Five participants in the 15 Hz IAP group were asked to estimate the magnitude of their sense of breathing effort, sense of suffocation, sense of air hunger and sense of unpleasantness using modified Borg scales from 0 (=no sensation) to 10 (=maximum) at the beginning of each trial (0 minute), 1 minute after a trial began (1 minute) and immediately after each trail was completed (20 minute).
End-tidal CO2 (ETCO2), heart rate, respiratory frequency and IAP pressure were recorded during the entire experiment. The signal from monitor was led into a signal processing system (PowerLab, ADI Instruments, Castle Hill, Australia) and a desktop computer for continuous signal recording and analyzed using the LabChart 7 software.
Protein quantitation analysis: Collecting filters were stored separately in a sterilized storage bag at 4℃ for less than 2 hours for the analysis of protein concentration. The foam was removed from the heat and moisture exchanger filter and placed into a 50 ml conical tube with 10 ml distilled water for 1 hour at room temperature. The sample was vortexed and 100 µl of the solution was used and analyzed by NanoOrange® Protein quantization kit (Invitrogen, Carlsbad, CA) for the protein quantization analysis (Detection range: 10 ng/ml - 10 ug/ml).
Statistical analysis: Mean ETCO2, mean heart rate, mean respiratory frequency and protein concentration were analyzed using one way repeated measures ANOVA. The ratings of breathing effort, suffocation, air hunger and unpleasantness were analyzed with one way repeated measures ANOVA. The significance criterion for all analyses was set at p<0.05.
Anesthetized dog study The study was approved by the University of Florida’s Institutional Animal Care and Use Committee (IACUC). Seven dogs that admitted to the Veterinary Hospital at the University of Florida for a routine dental cleaning were studied. The patient’s medical care was under the supervision of the Veterinary Hospital at the University of Florida. Consent was obtained from the owners prior to the IAP procedure. The dogs were anesthetized and endotracheal intubation performed. Prior to the dental clinical procedure, the IAP breathing circuit and device were connected between the endotracheal tube and an anesthesia machine. The control trial was breathing with IAP off for 10 minutes. Then the IAP breathing circuit was removed between the endotracheal tube and anesthesia machine. The IAP filter was removed from the circuit and placed in a separate sterilized storage bag. The animals were allowed at least a 5 minute rest period. Then the IAP trial was initiated. A new filter was inserted into the breathing circuit and the animal again respired through the filter containing breathing circuit for 10 minutes with the IAP device activated. ETCO2 and heart rate were recorded from the monitor every 30 seconds. The IAP breathing circuit was removed and the clinical procedure performed.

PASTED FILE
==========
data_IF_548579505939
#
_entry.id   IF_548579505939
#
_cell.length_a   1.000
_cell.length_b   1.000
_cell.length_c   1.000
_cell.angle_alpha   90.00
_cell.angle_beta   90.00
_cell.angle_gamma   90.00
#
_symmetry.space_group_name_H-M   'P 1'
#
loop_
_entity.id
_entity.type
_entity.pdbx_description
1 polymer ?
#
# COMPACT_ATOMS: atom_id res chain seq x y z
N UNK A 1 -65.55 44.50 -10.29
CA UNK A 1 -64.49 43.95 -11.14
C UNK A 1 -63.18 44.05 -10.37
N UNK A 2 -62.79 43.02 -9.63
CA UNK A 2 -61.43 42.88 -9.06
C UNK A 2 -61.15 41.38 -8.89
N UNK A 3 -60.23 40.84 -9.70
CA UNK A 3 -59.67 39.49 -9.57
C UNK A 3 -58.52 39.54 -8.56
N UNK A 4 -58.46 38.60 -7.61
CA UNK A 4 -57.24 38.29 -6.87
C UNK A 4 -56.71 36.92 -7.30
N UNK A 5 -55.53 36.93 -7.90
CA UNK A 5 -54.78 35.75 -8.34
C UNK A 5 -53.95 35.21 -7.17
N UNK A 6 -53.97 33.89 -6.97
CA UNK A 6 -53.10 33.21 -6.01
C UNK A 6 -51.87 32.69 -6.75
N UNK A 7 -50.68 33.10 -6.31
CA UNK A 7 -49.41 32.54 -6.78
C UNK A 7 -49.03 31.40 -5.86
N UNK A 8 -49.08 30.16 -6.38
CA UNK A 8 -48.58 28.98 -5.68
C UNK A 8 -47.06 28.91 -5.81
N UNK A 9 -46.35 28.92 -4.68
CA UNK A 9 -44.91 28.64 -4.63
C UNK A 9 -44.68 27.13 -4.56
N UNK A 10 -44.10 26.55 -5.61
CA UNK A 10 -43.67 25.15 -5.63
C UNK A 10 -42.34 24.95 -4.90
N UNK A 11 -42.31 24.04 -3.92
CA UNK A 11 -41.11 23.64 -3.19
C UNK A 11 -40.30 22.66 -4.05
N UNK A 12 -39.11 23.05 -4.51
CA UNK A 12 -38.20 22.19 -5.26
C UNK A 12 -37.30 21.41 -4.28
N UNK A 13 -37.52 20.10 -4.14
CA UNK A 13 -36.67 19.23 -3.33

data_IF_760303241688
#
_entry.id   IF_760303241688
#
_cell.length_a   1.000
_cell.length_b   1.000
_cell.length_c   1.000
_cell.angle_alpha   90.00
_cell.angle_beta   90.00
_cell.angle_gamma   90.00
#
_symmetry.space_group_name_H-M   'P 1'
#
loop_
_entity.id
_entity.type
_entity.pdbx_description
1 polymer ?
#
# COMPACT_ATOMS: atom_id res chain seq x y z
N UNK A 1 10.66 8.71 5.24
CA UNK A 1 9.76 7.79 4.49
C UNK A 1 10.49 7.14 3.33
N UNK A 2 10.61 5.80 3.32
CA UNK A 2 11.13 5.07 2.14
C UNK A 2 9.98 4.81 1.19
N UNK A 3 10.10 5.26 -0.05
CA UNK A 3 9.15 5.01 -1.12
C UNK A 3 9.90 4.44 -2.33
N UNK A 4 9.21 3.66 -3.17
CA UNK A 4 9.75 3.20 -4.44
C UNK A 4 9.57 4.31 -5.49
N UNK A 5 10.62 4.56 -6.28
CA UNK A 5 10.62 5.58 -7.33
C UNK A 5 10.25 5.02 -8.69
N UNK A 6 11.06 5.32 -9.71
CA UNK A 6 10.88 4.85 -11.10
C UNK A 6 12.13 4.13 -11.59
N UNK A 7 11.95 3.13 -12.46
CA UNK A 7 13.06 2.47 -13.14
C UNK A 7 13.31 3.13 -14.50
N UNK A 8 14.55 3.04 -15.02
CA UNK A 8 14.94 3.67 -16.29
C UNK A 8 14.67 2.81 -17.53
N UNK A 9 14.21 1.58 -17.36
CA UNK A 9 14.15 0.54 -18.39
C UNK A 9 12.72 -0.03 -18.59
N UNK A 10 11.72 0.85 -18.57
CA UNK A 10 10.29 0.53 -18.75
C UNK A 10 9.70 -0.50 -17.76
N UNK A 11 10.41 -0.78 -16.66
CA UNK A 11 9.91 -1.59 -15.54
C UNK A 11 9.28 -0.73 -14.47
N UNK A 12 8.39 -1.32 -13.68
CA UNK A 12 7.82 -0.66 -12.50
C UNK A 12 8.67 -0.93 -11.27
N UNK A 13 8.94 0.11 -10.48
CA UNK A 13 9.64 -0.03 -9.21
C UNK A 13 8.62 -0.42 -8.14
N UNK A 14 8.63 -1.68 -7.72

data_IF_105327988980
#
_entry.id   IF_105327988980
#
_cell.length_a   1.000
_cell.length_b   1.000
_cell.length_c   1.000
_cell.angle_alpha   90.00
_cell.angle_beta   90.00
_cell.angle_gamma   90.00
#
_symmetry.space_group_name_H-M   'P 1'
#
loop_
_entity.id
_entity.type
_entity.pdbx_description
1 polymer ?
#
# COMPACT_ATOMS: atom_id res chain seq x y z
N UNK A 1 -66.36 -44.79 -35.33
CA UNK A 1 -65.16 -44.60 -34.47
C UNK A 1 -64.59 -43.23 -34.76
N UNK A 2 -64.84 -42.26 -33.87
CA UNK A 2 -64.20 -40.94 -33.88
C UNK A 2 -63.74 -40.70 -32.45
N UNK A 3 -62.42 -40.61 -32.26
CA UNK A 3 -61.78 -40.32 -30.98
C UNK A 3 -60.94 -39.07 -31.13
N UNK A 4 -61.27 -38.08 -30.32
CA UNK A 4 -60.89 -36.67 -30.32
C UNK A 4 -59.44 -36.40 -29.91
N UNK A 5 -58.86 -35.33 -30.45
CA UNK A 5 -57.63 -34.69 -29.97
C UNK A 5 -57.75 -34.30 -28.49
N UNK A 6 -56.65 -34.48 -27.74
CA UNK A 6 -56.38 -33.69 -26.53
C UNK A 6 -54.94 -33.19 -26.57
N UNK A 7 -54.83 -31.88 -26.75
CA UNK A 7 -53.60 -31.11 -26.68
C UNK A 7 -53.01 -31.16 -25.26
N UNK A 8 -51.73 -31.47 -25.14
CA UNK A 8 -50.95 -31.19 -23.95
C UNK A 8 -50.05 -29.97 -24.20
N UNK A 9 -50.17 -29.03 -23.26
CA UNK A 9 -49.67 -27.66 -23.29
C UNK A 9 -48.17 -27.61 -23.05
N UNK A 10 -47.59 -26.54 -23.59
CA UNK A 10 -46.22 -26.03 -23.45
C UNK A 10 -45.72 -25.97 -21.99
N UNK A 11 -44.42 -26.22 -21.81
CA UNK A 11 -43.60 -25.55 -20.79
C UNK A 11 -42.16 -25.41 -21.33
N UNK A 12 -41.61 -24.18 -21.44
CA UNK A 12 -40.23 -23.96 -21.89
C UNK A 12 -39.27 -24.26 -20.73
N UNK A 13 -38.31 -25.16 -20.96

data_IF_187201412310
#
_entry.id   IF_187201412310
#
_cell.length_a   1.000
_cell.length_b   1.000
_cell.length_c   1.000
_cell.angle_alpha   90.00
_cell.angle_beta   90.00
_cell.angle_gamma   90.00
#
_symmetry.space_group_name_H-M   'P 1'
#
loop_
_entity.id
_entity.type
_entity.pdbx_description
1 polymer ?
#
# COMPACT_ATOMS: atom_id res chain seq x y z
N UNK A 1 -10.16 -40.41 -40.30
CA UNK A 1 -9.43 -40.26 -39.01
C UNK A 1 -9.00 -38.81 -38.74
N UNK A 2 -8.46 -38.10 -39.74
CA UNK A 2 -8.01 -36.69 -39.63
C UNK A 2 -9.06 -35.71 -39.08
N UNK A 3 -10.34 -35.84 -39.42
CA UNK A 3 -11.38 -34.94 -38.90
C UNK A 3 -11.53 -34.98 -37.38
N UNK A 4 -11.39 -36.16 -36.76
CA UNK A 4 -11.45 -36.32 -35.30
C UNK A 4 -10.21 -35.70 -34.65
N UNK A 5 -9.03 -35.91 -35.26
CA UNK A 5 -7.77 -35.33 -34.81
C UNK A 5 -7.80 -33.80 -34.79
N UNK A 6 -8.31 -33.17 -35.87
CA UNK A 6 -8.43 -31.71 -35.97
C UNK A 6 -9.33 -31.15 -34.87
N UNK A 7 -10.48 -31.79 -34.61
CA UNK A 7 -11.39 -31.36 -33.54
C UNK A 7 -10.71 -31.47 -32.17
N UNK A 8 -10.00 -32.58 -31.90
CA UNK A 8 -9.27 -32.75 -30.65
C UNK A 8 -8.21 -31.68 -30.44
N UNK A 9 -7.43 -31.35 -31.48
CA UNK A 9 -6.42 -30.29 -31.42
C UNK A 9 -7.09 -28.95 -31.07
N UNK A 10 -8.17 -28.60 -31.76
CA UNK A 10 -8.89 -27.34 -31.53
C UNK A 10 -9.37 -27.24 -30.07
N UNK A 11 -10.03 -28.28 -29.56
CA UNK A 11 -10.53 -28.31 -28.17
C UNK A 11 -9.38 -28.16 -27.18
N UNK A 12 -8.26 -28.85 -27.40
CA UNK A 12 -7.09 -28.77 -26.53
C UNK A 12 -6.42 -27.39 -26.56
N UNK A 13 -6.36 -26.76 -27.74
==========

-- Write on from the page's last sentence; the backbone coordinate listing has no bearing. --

Statistical analysis: Mean ETCO2, mean heart rate and protein concentration were analyzed using one way repeated measures ANOVA. The significance criterion for all analyses was set at p<0.05.
Respiratory physiological parameters
In the conscious human study, the results showed no significant differences in mean ETCO2 and mean heart rate between the control and IAP trials in 5 Hz and 15 Hz IAP groups (Figure 2A and 2B, Table 2). In addition, 15 Hz IAP significantly increased mean breathing frequency (p<0.05) compared to the control trial (Figure 2C, Table 2) that was not found in 5 Hz IAP group.
Total quantity of exhaled protein
The total quantity of exhaled protein in each trial was listed in table 2. In conscious humans, square-wave IAP at 5 Hz significantly (p<0.01) decreased the protein concentration by 23% in the exhaled air filters compared to the control trial (Figure 4). In contrast, square-wave IAP at 15 Hz significantly (p<0.01) increased the protein concentration in the exhaled air filters by 48% compared to control trial (Figure 4, Table 2). In anesthetized dogs, square-wave IAP at 15 Hz significantly (p<0.01) increased the protein concentration by 32% in exhaled air filters compared to the control trial (Figure 5, Table 3).
Figure 6 shows that the IAP trial did not cause a change in the estimated magnitude of sensation of air hunger, unpleasantness or suffocation compared to control trial in conscious human. However, there was a trend for the magnitude estimation of breathing effort at 20 minutes to decrease with 15 Hz IAP (p=0.07).